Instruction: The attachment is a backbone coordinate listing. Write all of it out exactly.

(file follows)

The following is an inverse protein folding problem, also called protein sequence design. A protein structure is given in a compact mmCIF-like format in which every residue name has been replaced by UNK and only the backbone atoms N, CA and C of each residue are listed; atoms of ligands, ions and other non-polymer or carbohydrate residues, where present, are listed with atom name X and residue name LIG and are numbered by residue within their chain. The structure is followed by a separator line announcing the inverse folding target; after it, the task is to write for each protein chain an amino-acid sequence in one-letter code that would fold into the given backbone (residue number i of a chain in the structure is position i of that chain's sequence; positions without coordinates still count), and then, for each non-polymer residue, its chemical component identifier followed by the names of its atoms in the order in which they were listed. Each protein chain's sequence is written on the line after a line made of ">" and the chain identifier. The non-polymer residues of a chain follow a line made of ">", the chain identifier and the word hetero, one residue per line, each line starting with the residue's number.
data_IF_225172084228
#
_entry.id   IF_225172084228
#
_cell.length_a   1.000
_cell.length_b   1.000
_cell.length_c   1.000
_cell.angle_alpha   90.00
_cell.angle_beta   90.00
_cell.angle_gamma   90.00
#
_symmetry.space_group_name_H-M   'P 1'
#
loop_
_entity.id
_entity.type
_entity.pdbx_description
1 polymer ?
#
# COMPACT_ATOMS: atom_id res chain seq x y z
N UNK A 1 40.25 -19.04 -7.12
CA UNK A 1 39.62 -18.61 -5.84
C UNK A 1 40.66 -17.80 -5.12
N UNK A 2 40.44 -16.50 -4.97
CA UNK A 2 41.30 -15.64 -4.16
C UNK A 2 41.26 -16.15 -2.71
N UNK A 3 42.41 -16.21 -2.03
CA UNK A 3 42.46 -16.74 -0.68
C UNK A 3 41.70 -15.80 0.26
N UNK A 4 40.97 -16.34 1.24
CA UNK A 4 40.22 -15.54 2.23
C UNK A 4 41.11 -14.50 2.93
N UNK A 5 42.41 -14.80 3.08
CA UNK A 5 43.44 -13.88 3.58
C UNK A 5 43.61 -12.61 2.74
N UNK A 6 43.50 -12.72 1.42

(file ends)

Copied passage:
The following is an inverse protein folding problem, also called protein sequence design. A protein structure is given in a compact mmCIF-like format in which every residue name has been replaced by UNK and only the backbone atoms N, CA and C of each residue are listed; atoms of ligands, ions and other non-polymer or carbohydrate residues, where present, are listed with atom name X and residue name LIG and are numbered by residue within their chain. The structure is followed by a separator line announcing the inverse folding target; after it, the task is to write for each protein chain an amino-acid sequence in one-letter code that would fold into the given backbone (residue number i of a chain in the structure is position i of that chain's sequence; positions without coordinates still count), and then, for each non-polymer residue, its chemical component identifier followed by the names of its atoms in the order in which they were listed. Each protein chain's sequence is written on the line after a line made of ">" and the chain identifier. The non-polymer residues of a chain follow a line made of ">", the chain identifier and the word hetero, one residue per line, each line starting with the residue's number.
data_IF_225172084228
#
_entry.id   IF_225172084228
#
_cell.length_a   1.000
_cell.length_b   1.000
_cell.length_c   1.000
_cell.angle_alpha   90.00
_cell.angle_beta   90.00
_cell.angle_gamma   90.00
#
_symmetry.space_group_name_H-M   'P 1'
#
loop_
_entity.id
_entity.type
_entity.pdbx_description
1 polymer ?
#
# COMPACT_ATOMS: atom_id res chain seq x y z
N UNK A 1 40.25 -19.04 -7.12
CA UNK A 1 39.62 -18.61 -5.84
C UNK A 1 40.66 -17.80 -5.12
N UNK A 2 40.44 -16.50 -4.97
CA UNK A 2 41.30 -15.64 -4.16
C UNK A 2 41.26 -16.15 -2.71
N UNK A 3 42.41 -16.21 -2.03
CA UNK A 3 42.46 -16.74 -0.68
C UNK A 3 41.70 -15.80 0.26
N UNK A 4 40.97 -16.34 1.24
CA UNK A 4 40.22 -15.54 2.23
C UNK A 4 41.11 -14.50 2.93
N UNK A 5 42.41 -14.80 3.08
CA UNK A 5 43.44 -13.88 3.58
C UNK A 5 43.61 -12.61 2.74
N UNK A 6 43.50 -12.72 1.42